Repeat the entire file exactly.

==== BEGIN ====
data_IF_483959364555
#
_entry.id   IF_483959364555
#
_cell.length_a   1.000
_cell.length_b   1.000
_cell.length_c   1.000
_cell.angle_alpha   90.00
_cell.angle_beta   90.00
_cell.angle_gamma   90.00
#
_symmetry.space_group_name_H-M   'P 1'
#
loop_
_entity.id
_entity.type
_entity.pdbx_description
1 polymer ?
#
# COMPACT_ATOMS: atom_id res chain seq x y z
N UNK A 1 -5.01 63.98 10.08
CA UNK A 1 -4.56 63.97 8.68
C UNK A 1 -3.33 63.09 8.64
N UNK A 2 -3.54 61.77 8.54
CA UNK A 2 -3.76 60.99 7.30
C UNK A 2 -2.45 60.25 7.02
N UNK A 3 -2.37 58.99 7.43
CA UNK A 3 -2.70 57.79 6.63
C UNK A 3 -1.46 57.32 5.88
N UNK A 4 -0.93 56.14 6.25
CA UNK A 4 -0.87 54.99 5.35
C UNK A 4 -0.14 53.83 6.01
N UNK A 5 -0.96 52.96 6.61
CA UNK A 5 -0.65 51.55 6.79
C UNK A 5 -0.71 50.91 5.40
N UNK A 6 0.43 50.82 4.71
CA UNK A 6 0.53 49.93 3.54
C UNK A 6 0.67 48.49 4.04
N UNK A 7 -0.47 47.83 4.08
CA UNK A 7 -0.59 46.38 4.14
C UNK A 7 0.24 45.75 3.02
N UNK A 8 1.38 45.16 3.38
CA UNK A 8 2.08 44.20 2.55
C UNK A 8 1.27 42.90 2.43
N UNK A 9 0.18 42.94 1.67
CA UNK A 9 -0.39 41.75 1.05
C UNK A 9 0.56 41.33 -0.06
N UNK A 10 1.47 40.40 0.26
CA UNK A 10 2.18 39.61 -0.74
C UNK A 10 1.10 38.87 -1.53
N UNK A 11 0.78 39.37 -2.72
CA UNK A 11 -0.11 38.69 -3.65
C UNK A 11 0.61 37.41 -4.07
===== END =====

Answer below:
data_IF_483959364555
#
_entry.id   IF_483959364555
#
_cell.length_a   1.000
_cell.length_b   1.000
_cell.length_c   1.000
_cell.angle_alpha   90.00
_cell.angle_beta   90.00
_cell.angle_gamma   90.00
#
_symmetry.space_group_name_H-M   'P 1'
#
loop_
_entity.id
_entity.type
_entity.pdbx_description
1 polymer ?
#
# COMPACT_ATOMS: atom_id res chain seq x y z
N UNK A 1 -5.01 63.98 10.08
CA UNK A 1 -4.56 63.97 8.68
C UNK A 1 -3.33 63.09 8.64
N UNK A 2 -3.54 61.77 8.54
CA UNK A 2 -3.76 60.99 7.30
C UNK A 2 -2.45 60.25 7.02
N UNK A 3 -2.37 58.99 7.43
CA UNK A 3 -2.70 57.79 6.63
C UNK A 3 -1.46 57.32 5.88
N UNK A 4 -0.93 56.14 6.25
CA UNK A 4 -0.87 54.99 5.35
C UNK A 4 -0.14 53.83 6.01
N UNK A 5 -0.96 52.96 6.61
CA UNK A 5 -0.65 51.55 6.79
C UNK A 5 -0.71 50.91 5.40
N UNK A 6 0.43 50.82 4.71
CA UNK A 6 0.53 49.93 3.54
C UNK A 6 0.67 48.49 4.04
N UNK A 7 -0.47 47.83 4.08
CA UNK A 7 -0.59 46.38 4.14
C UNK A 7 0.24 45.75 3.02
N UNK A 8 1.38 45.16 3.38
CA UNK A 8 2.08 44.20 2.55
C UNK A 8 1.27 42.90 2.43
N UNK A 9 0.18 42.94 1.67
CA UNK A 9 -0.39 41.75 1.05
C UNK A 9 0.56 41.33 -0.06
N UNK A 10 1.47 40.40 0.26
CA UNK A 10 2.18 39.61 -0.74
C UNK A 10 1.10 38.87 -1.53
N UNK A 11 0.78 39.37 -2.72
CA UNK A 11 -0.11 38.69 -3.65
C UNK A 11 0.61 37.41 -4.07